Table of contents
After looking at how other people built their personal websites, I noticed that many had cool-looking cards when they’d share links on Twitter.
A social media card (also known as social previews) is the link preview you get when you share a link on social media platforms like Facebook or Twitter. They can contain a title, short description and a picture representative of the content. For example, here’s what the social media card for my previous article looks like:
You can define what values should social media platforms use when displaying these cards by defining meta tags in the head section of your HTML document. Since they’re just text, title and description are easy to set, but getting a nice image can be a bit tricky.
There are two main types of metadata you can add to your pages: Open Graph properties and Twitter cards. There is another one called oEmbed, however, it requires serving the metadata on a different address, so this is a bit more complex to set up.
Here are the meta tags you need to add for the title and description:
<!-- You probably have other tags here --> <!-- For OpenGraph --> <!-- For Twitter -->
Both use tags with either a property or name starting with og (for Open Graph) or twitter. When you are implementing those for your website, make sure you use the right attributes for each one, as Open Graph uses property while Twitter uses name. I have made that mistake countless time and keep scratching my head every time wondering what went wrong.
There is also a special tag for each. For Open Graph, the
og:type defines which type of content you are representing (e.g. an article, website, etc.). You can find the complete list of valid types in the specification. We also have an
og:url property here, which should contains the canonical URL to your content.
twitter:card defines how Twitter should render your social media card. There are four possible values here: either a summary card, a summary with large image card, an app card (with a link to download the mobile app), and a player card that can display a video, audio content, etc. You can find more about the different types of cards in the getting started guide.
If you’re using Nuxt with Nuxt content like me, it’s not possible to just add meta tags like this. However, Nuxt adds a few new fields that you can return from a Vue component, including a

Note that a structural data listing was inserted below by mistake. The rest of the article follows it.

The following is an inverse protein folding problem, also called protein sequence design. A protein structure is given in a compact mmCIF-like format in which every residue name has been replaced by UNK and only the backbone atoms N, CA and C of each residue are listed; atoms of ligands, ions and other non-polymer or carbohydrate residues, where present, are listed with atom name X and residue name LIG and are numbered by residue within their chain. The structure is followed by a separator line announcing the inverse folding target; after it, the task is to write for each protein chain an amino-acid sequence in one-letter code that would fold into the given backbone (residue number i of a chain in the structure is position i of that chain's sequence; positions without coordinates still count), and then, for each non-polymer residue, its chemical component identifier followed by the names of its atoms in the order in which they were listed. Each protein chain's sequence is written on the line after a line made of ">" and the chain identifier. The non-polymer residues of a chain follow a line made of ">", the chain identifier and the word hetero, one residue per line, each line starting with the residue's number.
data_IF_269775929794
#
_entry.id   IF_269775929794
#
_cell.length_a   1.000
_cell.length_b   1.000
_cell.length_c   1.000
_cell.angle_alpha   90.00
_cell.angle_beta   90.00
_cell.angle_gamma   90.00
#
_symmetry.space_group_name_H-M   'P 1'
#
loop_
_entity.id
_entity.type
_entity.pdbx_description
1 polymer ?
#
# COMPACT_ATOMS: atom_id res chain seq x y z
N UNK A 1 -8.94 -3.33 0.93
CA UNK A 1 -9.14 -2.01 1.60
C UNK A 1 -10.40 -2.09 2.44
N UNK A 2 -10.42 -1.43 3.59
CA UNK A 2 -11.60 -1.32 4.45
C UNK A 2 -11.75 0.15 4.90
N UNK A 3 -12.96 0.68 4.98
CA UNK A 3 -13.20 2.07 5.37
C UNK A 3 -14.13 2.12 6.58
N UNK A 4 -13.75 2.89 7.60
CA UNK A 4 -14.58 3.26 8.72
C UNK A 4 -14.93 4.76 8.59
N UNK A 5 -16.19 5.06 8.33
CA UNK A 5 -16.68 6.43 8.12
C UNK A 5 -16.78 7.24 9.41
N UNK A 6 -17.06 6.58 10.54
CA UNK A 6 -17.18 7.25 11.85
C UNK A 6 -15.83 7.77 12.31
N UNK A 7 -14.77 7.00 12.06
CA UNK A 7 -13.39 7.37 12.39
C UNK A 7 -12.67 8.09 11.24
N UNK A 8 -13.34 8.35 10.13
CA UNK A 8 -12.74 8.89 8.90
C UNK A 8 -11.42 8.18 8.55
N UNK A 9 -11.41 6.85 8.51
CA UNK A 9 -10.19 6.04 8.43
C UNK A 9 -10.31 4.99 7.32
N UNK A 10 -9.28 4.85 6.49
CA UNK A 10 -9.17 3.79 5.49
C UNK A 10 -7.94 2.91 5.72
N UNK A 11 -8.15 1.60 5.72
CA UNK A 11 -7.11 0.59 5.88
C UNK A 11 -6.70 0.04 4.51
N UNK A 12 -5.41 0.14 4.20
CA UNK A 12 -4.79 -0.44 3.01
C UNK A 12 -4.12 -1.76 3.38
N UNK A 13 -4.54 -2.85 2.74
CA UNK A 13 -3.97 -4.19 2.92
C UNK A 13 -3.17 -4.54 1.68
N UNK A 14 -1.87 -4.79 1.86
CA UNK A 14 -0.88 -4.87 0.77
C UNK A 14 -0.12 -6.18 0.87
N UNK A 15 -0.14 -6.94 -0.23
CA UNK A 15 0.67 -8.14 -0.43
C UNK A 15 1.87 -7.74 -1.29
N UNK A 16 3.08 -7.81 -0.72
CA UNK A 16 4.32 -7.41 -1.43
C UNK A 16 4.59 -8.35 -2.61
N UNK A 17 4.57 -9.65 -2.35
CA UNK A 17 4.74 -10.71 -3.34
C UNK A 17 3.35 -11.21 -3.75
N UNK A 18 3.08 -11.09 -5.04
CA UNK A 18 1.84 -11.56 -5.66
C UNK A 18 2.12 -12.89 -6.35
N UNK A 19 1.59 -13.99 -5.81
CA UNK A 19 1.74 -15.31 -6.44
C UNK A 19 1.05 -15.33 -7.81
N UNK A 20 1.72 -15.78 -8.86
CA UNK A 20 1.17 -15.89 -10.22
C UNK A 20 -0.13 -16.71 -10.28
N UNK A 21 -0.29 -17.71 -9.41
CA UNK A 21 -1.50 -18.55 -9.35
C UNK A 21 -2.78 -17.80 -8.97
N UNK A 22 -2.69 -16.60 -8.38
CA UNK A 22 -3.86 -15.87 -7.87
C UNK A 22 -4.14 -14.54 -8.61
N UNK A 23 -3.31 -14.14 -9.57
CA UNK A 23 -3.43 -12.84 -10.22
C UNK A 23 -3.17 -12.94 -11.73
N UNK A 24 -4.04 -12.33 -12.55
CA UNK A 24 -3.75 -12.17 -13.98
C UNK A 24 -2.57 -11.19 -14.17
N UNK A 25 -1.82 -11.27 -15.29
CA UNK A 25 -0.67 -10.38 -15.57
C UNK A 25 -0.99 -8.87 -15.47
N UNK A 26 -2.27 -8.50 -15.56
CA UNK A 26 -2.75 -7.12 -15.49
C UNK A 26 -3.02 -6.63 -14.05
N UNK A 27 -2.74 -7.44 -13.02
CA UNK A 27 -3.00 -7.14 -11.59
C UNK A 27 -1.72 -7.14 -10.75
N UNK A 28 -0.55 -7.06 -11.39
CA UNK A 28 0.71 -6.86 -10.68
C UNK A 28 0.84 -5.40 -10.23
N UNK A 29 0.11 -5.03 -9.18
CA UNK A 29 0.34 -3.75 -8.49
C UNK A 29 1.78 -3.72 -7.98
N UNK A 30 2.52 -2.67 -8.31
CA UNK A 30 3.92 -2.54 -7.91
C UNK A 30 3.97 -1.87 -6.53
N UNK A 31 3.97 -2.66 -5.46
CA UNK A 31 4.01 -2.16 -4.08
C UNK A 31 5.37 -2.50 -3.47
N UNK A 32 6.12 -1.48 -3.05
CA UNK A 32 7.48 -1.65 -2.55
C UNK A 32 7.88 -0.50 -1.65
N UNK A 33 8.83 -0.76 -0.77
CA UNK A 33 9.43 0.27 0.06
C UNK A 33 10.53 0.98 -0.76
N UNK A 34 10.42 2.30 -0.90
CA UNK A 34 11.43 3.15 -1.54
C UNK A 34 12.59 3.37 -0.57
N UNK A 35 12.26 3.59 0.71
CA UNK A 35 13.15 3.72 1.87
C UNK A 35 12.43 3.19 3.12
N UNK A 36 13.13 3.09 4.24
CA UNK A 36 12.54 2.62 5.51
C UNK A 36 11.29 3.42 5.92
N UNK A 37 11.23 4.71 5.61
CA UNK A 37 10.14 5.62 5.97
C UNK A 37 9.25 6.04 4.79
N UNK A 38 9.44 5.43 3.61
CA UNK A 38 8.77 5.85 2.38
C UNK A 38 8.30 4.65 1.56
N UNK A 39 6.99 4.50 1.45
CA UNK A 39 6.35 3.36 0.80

Assuming that your content would be available at
this.$data.page and that you have a description field in the front matter of your pages, you can add these meta tags like this:
That’s it for the easy part! You now have a custom title and description when people post links to your content on social media. However, it’s missing a crucial element that will help make it stand out from the crowd: an image.
The hard part about adding an image is not adding the
<meta> tag, but creating a nice-looking image. There are a few different options available to us:
- Use a third-party service that will generate images for us
- Create an API that will generate images on the flight
- Generate those images as part of the deployment pipeline
I decided to discard the first option as it added a dependency on a third-party service. While some looked interesting (like htmlcsstoimage.com), the pricing was a bit steep for a personal website if I needed to generate more than 50 images. While I’m prototyping, I might need to generate hundreds of images just to get the look and feel of those cards just right.
For the second options, it had a few drawbacks. This website is a simple static website hosted on AWS Amplify. There is no dynamic content at the moment, so adding an API just for social media cards seemed a bit overkill. This also meant I’d have to have a mechanism to ensure people don’t create fake image cards.
The only reasonable option left to me was to generate these pictures during the deployment with Amplify Console. I found this nice library that takes HTML and generates an image from it.
I wrote a small script that extracts the front matter from Nuxt content pages, creates predictable file names for each article and generate all the images. Since the library uses handlebars, it was easy to create a template I can reuse for all pictures. If you want to see what the script looks like, you can have a look at a sample one (a bit too long to include directly here) that will read front matter from Markdown files and generate images based on those.
Now that we have the images for all the articles, we can add the relevant meta tags. The hard part was creating the images, so adding the tags for images is as simple as adding the other tags.
<!-- Skipping the previous meta tags --> <!-- For Open Graph --> <!-- For Twitter -->
Social media cards can be fiddly and there are lots of room for mistake. Thankfully, there are a few tools that make it easy to test if your meta tags are set as expected. You can use a website like metatags.io and paste your page URL. It can show you how will it look like on a variety of platforms, including Google searches, Facebook and Twitter.